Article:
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Famous Cave Paintings Might Not Be From Humans

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Famous Cave Paintings Might Not Be From Humans


Famous Cave Paintings Might Not Be From Humans

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  • <iframe src="" width="100%" height="290" frameborder="0" scrolling="no" title="NPR embedded audio player">
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On this Friday, it's MORNING EDITION from NPR News. I'm David Greene.


And I'm Renee Montagne. The famous paintings on the walls of caves in Europe mark the beginning of figurative art, and a great leap forward for human culture. Now, a different method of determining the age of some of these cave paintings is raising questions about their provenance.

It's not that they're fakes - just that it might not have been modern humans who made them. NPR's Christopher Joyce has this story.

CHRISTOPHER JOYCE, BYLINE: The first European cave paintings are thought to have been made over 30,000 years ago. They depict animals and hunters. Some of the eeriest are stencils of human hands, apparently made by blowing a spray of pigment over a hand held up to a wall.

But now, scientists are suggesting those aren't human hands - at least, in some caves in Spain. Alistair Pike is an archaeologist at the University of Bristol in England, who used a novel technique to get new dates for some of those paintings. He says they're older than people thought, and may just predate the arrival of humans in Europe.

ALISTAIR PIKE: What we are saying is that we must entertain the possibility that these paintings were made by Neanderthals.

JOYCE: Our closest relatives ever, but not our species. Pike says some of these paintings are at least 40,800 years old. At that time, Neanderthals pretty much owned Europe. Modern humans had just arrived from Africa. Pike concedes that maybe humans got there with palette and pigment in hand, ready to paint the town. But the paintings could be even older than that.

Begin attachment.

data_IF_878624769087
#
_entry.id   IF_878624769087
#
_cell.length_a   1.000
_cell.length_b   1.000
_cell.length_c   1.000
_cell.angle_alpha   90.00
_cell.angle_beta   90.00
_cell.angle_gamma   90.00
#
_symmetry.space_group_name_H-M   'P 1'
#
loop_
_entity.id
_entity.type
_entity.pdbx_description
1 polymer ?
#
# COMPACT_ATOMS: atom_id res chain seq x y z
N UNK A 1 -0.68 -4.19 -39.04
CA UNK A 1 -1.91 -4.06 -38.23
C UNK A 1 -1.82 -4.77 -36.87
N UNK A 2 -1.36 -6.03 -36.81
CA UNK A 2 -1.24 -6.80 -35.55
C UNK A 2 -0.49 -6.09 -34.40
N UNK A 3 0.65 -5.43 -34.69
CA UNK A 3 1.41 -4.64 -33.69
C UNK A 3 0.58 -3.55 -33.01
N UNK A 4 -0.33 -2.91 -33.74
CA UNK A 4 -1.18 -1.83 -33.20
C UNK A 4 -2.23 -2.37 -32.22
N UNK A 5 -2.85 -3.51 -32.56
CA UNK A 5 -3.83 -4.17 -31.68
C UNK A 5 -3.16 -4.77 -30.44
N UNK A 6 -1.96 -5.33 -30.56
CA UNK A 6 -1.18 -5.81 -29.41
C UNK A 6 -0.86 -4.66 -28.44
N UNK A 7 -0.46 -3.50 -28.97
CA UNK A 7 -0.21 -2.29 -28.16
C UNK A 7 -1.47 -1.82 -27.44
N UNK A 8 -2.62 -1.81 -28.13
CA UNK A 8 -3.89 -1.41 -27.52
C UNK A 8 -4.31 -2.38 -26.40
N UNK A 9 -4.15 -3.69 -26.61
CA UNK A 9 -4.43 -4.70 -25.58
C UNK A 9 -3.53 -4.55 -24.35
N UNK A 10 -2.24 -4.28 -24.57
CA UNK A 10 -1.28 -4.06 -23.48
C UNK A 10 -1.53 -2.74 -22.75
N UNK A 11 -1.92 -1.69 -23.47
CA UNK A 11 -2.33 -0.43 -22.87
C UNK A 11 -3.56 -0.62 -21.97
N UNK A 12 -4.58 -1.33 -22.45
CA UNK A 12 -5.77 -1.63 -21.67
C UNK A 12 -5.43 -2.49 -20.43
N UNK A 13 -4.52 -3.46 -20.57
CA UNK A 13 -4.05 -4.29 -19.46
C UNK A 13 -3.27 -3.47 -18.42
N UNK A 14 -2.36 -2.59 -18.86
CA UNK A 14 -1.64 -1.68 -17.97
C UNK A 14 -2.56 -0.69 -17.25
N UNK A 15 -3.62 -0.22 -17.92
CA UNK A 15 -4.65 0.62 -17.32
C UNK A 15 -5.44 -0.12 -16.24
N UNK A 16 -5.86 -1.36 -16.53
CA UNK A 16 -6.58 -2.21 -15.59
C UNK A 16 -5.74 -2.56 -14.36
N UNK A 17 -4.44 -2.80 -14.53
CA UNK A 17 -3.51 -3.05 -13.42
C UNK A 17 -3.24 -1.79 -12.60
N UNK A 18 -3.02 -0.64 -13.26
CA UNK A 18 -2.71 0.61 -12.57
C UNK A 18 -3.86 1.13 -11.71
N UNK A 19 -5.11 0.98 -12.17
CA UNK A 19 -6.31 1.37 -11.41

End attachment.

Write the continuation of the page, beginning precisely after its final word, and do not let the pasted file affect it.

Pike's technique dates the age of the calcium carbonate that naturally forms in layers on top of the paintings. It's kind of like nature's shellac. Obviously, the paintings had to be made before the first layer formed. Archaeologist Joao Zilhao, from the University of Barcelona, is part of the scientific team. He says his gut tells him it's Neanderthal art.

JOAO ZILHAO: We can't be 100 percent certain that they did it. I think there is a strong probability. My point is, the evidence for symbolic behavior among the Neanderthals already exists.

JOYCE: Neanderthals did perform ritual burials. Pike notes that they also made ornaments, like decorative beads.

PIKE: Why should it be surprising that Neanderthals produced art?

JOYCE: Well, it does surprise archaeologists like Pat Shipman, who's spent a lifetime studying symbolic behavior. She wonders why Neanderthals waited till about the time humans arrived, to get the itch to paint.

PAT SHIPMAN: OK, Neanderthals had been there for 300,000 years - and they're not doing this. If they are not doing it before, why would they suddenly start doing it at that point?

JOYCE: Shipman notes long before humans made the trek from Africa to Europe, they had been making all sorts of symbolic artifacts - ocher hash marks on stone, or symmetrical marks on ostrich eggs; that sort of thing.

SHIPMAN: I find it easiest to assume that people who are already doing that moved into more figurative representations, than thinking that an entirely other species of people suddenly came up with making figurative art.

JOYCE: The research appears in the journal "Science." Pike says he needs to find paintings a few thousand years older than he has so far, to convince the skeptics.

Christopher Joyce, NPR News.

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